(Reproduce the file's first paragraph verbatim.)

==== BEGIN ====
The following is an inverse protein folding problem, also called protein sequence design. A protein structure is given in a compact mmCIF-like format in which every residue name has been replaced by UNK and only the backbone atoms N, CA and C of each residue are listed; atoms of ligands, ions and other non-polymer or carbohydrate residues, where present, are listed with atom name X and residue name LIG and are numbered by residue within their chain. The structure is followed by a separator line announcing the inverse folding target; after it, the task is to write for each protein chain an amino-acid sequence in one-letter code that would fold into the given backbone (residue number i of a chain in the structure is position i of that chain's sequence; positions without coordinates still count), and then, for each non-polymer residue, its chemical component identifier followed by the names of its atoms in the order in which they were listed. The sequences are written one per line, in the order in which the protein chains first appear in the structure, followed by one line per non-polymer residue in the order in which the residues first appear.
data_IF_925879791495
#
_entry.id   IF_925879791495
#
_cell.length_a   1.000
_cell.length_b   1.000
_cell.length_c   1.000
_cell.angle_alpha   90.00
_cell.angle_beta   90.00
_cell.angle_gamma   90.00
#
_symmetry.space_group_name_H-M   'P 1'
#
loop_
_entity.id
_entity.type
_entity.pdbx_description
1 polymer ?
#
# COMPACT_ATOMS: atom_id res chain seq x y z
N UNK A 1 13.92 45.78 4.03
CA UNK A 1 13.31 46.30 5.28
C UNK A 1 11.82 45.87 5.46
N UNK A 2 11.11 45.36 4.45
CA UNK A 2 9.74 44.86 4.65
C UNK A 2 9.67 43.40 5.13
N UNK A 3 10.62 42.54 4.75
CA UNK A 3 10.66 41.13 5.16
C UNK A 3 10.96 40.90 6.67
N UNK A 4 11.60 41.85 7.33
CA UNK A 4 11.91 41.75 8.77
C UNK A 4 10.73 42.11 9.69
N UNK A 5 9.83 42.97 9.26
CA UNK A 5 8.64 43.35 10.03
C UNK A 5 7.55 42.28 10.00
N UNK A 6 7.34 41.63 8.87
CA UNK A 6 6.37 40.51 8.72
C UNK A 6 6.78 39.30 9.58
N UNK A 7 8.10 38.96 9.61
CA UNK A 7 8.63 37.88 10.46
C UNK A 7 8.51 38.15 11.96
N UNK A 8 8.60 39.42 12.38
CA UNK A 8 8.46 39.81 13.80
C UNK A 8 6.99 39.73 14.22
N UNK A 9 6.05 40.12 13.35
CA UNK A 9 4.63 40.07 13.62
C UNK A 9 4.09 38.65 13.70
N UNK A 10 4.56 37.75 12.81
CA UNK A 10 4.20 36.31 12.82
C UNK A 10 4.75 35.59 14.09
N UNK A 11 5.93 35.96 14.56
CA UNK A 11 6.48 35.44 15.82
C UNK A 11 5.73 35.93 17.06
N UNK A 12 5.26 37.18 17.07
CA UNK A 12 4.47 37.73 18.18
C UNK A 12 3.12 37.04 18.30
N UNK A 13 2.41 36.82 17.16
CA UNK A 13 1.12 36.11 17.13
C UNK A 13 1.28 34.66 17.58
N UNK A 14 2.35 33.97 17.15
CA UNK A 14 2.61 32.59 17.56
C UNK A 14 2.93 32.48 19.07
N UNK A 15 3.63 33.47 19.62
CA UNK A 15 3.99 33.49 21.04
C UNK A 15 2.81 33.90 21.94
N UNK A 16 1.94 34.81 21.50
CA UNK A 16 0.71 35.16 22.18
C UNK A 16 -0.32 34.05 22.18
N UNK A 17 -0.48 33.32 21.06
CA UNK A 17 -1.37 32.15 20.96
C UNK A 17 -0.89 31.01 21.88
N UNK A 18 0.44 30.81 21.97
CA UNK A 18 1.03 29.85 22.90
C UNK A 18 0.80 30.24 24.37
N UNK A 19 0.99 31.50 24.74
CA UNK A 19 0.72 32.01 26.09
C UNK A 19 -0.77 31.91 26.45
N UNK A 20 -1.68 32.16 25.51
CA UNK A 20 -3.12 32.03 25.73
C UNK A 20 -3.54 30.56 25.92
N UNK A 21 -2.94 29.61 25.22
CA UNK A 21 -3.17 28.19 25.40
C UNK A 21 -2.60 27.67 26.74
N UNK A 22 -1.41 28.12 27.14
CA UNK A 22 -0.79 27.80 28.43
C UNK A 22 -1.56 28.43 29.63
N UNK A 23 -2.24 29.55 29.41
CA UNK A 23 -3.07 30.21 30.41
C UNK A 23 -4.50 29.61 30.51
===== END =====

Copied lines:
The following is an inverse protein folding problem, also called protein sequence design. A protein structure is given in a compact mmCIF-like format in which every residue name has been replaced by UNK and only the backbone atoms N, CA and C of each residue are listed; atoms of ligands, ions and other non-polymer or carbohydrate residues, where present, are listed with atom name X and residue name LIG and are numbered by residue within their chain. The structure is followed by a separator line announcing the inverse folding target; after it, the task is to write for each protein chain an amino-acid sequence in one-letter code that would fold into the given backbone (residue number i of a chain in the structure is position i of that chain's sequence; positions without coordinates still count), and then, for each non-polymer residue, its chemical component identifier followed by the names of its atoms in the order in which they were listed. The sequences are written one per line, in the order in which the protein chains first appear in the structure, followed by one line per non-polymer residue in the order in which the residues first appear.